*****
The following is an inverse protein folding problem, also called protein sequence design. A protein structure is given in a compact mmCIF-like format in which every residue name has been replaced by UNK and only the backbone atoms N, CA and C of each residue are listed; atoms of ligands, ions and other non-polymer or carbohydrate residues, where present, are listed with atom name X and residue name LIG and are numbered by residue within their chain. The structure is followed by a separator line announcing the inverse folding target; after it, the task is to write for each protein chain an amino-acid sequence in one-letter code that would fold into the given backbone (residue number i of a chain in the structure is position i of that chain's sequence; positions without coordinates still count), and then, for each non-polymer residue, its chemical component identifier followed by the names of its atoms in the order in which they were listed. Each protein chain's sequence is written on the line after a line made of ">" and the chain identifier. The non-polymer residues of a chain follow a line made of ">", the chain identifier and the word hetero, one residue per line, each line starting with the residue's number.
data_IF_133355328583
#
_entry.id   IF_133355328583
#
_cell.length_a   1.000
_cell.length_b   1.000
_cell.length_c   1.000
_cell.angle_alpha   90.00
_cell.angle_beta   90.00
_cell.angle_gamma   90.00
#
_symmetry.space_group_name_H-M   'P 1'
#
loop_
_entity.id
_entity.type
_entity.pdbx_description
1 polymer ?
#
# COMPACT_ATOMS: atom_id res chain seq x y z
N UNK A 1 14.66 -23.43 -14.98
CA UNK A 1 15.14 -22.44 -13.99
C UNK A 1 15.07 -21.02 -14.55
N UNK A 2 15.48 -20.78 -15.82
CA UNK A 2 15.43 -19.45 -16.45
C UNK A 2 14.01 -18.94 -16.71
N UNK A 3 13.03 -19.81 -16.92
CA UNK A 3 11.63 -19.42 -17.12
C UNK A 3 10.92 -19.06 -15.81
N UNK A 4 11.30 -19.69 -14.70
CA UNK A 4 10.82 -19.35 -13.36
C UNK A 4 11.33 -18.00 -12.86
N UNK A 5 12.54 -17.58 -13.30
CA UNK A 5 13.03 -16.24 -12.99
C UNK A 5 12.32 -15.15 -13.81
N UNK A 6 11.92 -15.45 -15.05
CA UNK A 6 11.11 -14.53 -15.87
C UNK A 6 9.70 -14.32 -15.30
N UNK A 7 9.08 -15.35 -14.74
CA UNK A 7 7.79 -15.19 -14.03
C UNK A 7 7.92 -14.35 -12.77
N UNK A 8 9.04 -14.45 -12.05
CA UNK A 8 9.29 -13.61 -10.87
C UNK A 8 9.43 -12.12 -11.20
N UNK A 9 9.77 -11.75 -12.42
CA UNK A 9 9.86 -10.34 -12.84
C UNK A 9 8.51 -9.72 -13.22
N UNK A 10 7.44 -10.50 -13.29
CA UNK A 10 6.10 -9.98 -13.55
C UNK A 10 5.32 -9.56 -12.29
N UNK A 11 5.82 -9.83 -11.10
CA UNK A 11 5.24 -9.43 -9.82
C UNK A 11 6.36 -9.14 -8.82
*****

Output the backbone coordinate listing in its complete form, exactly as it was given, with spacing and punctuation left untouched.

The following is an inverse protein folding problem, also called protein sequence design. A protein structure is given in a compact mmCIF-like format in which every residue name has been replaced by UNK and only the backbone atoms N, CA and C of each residue are listed; atoms of ligands, ions and other non-polymer or carbohydrate residues, where present, are listed with atom name X and residue name LIG and are numbered by residue within their chain. The structure is followed by a separator line announcing the inverse folding target; after it, the task is to write for each protein chain an amino-acid sequence in one-letter code that would fold into the given backbone (residue number i of a chain in the structure is position i of that chain's sequence; positions without coordinates still count), and then, for each non-polymer residue, its chemical component identifier followed by the names of its atoms in the order in which they were listed. Each protein chain's sequence is written on the line after a line made of ">" and the chain identifier. The non-polymer residues of a chain follow a line made of ">", the chain identifier and the word hetero, one residue per line, each line starting with the residue's number.
data_IF_133355328583
#
_entry.id   IF_133355328583
#
_cell.length_a   1.000
_cell.length_b   1.000
_cell.length_c   1.000
_cell.angle_alpha   90.00
_cell.angle_beta   90.00
_cell.angle_gamma   90.00
#
_symmetry.space_group_name_H-M   'P 1'
#
loop_
_entity.id
_entity.type
_entity.pdbx_description
1 polymer ?
#
# COMPACT_ATOMS: atom_id res chain seq x y z
N UNK A 1 14.66 -23.43 -14.98
CA UNK A 1 15.14 -22.44 -13.99
C UNK A 1 15.07 -21.02 -14.55
N UNK A 2 15.48 -20.78 -15.82
CA UNK A 2 15.43 -19.45 -16.45
C UNK A 2 14.01 -18.94 -16.71
N UNK A 3 13.03 -19.81 -16.92
CA UNK A 3 11.63 -19.42 -17.12
C UNK A 3 10.92 -19.06 -15.81
N UNK A 4 11.30 -19.69 -14.70
CA UNK A 4 10.82 -19.35 -13.36
C UNK A 4 11.33 -18.00 -12.86
N UNK A 5 12.54 -17.58 -13.30
CA UNK A 5 13.03 -16.24 -12.99
C UNK A 5 12.32 -15.15 -13.81
N UNK A 6 11.92 -15.45 -15.05
CA UNK A 6 11.11 -14.53 -15.87
C UNK A 6 9.70 -14.32 -15.30
N UNK A 7 9.08 -15.35 -14.74
CA UNK A 7 7.79 -15.19 -14.03
C UNK A 7 7.92 -14.35 -12.77
N UNK A 8 9.04 -14.45 -12.05
CA UNK A 8 9.29 -13.61 -10.87
C UNK A 8 9.43 -12.12 -11.20
N UNK A 9 9.77 -11.75 -12.42
CA UNK A 9 9.86 -10.34 -12.84
C UNK A 9 8.51 -9.72 -13.22
N UNK A 10 7.44 -10.50 -13.29
CA UNK A 10 6.10 -9.98 -13.55
C UNK A 10 5.32 -9.56 -12.29
N UNK A 11 5.82 -9.83 -11.10
CA UNK A 11 5.24 -9.43 -9.82
C UNK A 11 6.36 -9.14 -8.82